- Emma Hayes nominated for The Best FIFA Women's Coach 2017 award
- The 40-year-old Londoner has won two English league titles with Chelsea
- She speaks about her love of coaching and her hometown’s passion for football
Emma Hayes was, she sees now, born to coach. “Even when I was at school, I used to do things like community sports leadership awards – things that involved organisation and teaching,” the Chelsea Ladies manager reflected. “Now I really couldn’t imagine myself doing anything else.”
But though she describes coaching as “the job I was meant for”, destiny did not always seem to be beckoning. “Growing up, I never dreamt this could be a career for me,” she admitted to FIFA.com. “I loved football and I played the game, but I assumed it would be a hobby. You just didn’t see women making their living from roles like this back then.”
The turning point arrived in devastating circumstances, with an ankle injury that forced her to stop playing aged just 17. “I was gutted. But that injury, if nothing else, propelled me into becoming a coach.”
Determined to stay in the game, Hayes began assembling an impressive array of coaching qualifications. Then, still in her early 20s, she made a bold and career-defining decision: “I took £1,000 and a backpack and moved to America.”
“I didn’t feel at the time that there were any opportunities in England, so I went with the target of getting a job,” she explained.
“Believe it or not, my big ambition at that stage was to become coach of the US women’s national team. I was aiming high! That didn’t happen, but working there – seeing how women were embraced in the profession - inspired me. I progressed quicker there than I would have done anywhere else and, by the time I was 25, I was already coaching semi-professional teams. I have a lot to thank America for.”
— Emma Hayes MBE (@emmahayes1) 3 June 2017
Chelsea will be just as grateful for the American education that moulded Hayes into one of the women’s game’s foremost coaches. The 40-year-old’s place among the elite, and her title-winning exploits, were recognised last month when she was nominated for The Best FIFA Women's Coach award.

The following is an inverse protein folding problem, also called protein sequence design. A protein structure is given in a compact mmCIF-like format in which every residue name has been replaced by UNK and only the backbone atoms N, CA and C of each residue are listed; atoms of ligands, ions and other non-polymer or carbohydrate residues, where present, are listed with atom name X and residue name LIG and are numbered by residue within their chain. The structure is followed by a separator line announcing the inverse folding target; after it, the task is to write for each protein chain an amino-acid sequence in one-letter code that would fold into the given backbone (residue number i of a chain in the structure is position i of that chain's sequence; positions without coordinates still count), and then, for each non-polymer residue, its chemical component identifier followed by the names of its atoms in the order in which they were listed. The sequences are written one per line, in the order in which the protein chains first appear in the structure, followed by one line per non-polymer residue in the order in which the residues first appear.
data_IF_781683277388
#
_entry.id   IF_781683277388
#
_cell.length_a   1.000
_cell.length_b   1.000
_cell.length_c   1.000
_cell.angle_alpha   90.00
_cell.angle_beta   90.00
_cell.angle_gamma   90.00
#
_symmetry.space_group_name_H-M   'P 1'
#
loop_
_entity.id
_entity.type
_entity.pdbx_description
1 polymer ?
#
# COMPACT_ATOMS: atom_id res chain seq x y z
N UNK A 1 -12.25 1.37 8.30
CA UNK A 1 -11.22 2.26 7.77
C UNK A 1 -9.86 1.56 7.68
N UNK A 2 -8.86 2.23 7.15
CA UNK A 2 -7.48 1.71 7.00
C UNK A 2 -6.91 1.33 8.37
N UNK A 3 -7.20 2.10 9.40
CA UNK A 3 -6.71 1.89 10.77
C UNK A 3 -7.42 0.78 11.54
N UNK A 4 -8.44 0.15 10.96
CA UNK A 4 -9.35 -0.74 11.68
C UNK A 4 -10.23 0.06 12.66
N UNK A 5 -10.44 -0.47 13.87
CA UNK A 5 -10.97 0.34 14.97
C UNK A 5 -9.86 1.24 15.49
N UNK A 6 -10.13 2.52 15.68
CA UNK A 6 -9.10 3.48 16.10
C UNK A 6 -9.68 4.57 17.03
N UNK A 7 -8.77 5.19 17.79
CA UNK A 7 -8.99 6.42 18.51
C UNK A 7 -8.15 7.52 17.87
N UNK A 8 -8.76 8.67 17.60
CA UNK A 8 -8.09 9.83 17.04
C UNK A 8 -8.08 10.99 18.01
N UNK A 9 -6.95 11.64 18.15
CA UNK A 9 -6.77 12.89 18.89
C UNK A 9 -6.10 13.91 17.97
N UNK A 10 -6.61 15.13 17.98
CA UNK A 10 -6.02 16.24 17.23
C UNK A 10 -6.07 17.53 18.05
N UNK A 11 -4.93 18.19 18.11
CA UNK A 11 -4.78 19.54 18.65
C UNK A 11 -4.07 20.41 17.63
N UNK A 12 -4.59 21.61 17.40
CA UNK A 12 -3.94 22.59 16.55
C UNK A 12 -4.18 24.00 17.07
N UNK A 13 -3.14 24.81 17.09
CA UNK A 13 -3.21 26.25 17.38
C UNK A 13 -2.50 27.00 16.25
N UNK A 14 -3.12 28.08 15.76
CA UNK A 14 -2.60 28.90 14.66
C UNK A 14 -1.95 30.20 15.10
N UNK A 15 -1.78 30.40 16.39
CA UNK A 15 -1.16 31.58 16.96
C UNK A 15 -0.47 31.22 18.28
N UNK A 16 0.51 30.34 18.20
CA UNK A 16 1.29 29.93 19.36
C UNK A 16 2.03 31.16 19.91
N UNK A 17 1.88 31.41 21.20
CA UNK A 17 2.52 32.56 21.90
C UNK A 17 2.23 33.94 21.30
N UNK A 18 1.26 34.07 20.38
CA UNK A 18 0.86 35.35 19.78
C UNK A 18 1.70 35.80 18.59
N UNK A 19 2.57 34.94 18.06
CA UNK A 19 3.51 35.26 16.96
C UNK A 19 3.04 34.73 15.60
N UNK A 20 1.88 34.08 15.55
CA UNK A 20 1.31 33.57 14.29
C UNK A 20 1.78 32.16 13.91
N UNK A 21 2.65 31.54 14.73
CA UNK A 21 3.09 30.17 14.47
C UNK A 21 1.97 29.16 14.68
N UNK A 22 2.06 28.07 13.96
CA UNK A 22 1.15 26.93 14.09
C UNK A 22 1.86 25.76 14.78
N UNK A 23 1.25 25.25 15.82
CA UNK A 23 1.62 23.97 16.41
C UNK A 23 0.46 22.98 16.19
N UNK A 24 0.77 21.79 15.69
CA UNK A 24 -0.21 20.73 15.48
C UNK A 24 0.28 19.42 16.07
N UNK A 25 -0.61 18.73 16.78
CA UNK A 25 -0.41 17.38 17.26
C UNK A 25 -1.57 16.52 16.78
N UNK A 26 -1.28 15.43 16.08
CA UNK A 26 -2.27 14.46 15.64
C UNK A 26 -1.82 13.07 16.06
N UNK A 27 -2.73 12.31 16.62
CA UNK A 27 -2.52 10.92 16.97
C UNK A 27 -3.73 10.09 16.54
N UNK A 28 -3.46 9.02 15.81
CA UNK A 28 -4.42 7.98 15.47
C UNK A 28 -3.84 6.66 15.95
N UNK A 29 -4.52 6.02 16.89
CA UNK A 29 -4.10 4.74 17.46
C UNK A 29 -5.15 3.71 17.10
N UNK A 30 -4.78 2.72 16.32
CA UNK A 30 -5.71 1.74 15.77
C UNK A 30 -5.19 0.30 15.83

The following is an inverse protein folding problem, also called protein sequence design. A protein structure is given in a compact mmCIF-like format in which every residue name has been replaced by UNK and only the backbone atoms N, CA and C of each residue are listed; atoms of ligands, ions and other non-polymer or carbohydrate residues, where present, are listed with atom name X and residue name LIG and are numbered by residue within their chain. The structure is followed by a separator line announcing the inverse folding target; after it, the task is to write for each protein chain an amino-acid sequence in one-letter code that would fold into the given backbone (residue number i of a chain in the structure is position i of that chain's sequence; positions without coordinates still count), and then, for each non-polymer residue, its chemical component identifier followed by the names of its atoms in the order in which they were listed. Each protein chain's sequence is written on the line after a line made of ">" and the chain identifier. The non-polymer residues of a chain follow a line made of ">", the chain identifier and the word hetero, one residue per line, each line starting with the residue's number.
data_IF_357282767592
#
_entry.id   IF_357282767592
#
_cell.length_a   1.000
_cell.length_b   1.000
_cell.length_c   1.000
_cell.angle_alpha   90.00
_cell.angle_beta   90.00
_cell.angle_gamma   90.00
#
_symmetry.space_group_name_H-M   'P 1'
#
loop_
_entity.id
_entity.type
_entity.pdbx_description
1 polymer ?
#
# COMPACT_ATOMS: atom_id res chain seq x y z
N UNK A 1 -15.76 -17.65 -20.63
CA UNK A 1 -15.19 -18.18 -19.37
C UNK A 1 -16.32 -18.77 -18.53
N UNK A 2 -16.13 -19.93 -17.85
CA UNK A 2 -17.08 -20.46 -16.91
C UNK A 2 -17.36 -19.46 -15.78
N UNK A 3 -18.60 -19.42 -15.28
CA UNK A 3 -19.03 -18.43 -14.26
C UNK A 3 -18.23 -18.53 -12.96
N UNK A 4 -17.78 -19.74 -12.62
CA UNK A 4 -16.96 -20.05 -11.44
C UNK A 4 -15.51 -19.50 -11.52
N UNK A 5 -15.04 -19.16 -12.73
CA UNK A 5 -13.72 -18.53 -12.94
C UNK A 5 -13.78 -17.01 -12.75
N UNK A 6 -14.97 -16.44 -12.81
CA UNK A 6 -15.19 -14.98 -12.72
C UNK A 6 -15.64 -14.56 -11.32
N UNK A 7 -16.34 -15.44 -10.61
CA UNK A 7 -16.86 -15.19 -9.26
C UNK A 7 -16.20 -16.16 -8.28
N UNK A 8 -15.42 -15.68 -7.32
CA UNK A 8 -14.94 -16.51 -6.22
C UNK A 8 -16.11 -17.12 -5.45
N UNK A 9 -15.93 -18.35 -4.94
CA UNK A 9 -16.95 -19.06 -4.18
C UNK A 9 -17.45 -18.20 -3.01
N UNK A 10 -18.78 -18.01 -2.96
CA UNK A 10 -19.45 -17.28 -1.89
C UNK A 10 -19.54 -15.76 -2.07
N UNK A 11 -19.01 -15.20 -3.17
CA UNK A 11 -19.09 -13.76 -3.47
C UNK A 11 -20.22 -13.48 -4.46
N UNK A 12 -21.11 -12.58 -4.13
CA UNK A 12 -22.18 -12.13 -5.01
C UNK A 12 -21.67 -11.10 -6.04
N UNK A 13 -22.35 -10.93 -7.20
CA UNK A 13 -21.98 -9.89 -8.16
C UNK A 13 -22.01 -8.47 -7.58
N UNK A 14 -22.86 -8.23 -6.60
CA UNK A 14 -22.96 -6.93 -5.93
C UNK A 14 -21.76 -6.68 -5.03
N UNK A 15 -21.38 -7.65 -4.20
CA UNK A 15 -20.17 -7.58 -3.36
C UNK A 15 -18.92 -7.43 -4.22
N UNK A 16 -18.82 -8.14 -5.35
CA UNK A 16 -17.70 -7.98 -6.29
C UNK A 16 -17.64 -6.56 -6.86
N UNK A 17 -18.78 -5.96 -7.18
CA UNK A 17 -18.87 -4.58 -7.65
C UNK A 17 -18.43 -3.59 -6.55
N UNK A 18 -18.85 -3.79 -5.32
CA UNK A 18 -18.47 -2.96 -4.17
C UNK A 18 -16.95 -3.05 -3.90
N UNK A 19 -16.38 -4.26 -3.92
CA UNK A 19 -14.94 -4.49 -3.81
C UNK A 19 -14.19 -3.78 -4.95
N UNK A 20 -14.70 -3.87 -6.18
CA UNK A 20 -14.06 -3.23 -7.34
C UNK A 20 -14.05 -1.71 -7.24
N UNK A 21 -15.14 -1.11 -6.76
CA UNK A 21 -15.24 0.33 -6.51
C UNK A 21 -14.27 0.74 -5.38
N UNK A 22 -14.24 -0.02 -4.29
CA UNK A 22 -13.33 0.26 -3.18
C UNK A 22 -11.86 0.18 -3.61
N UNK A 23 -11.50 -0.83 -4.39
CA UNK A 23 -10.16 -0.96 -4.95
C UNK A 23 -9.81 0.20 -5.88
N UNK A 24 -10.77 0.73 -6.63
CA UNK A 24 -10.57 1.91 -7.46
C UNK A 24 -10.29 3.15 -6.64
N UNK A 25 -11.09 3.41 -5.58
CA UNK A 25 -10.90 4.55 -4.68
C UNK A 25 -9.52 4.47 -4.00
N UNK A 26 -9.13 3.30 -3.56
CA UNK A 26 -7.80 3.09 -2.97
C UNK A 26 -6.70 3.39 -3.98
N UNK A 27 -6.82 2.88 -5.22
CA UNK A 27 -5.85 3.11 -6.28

But though Hayes describes her place on the shortlist as “a real honour”, it is not adulation or glory that keeps her in the job she loves. “The best part about coaching? People,” she said without hesitation. “I love people. It’s a demanding job, but you’re impacting people’s lives – hopefully for the better – and that’s something I really relish.
“When you see girls playing for their countries or picking up medals, having seen the struggles they’ve gone through, it doesn’t get any more rewarding than that.”
Hayes on... coaching influences
Tony DiCicco: “I was very fortunate to count Tony as a colleague and a friend. He was a trailblazer in women’s football, a great person and a great mentor and teacher for me.”
Vic Akers: “Vic was ahead of the game in terms of setting professional standards even when the players weren’t professionals. I was blessed to work alongside him as assistant at Arsenal.”
Jose Mourinho: “I have such respect for his mentality and his ability to adapt tactically from match to match.”
Arsene Wenger: “He produced a brand of football that is second to none. There is a creativity to his style that has definitely influenced me and which I admire greatly.”
Antonio Conte: “I’ve been blessed to see him build a system and way of working here at Chelsea. Watching the best at work is one of the big privileges of this job.”
There was a familiar face at training today as the Blues put in their final preparations ahead of Man City...⚽️ pic.twitter.com/eLlLMuqG1J
— Chelsea Ladies FC (@ChelseaLFC) May 24, 2017
Hayes on... London hosting The Best FIFA Football Awards
“I’m a proud Londoner and I think it’s great. London is a city that definitely has football at its heart. I saw that growing up, when I used to go around the various grounds. One week I’d be at QPR, the next at Barnet, the next somewhere else. Every community will have a football club front and centre. London might be a big, global city but football still dominates a lot of the culture here.”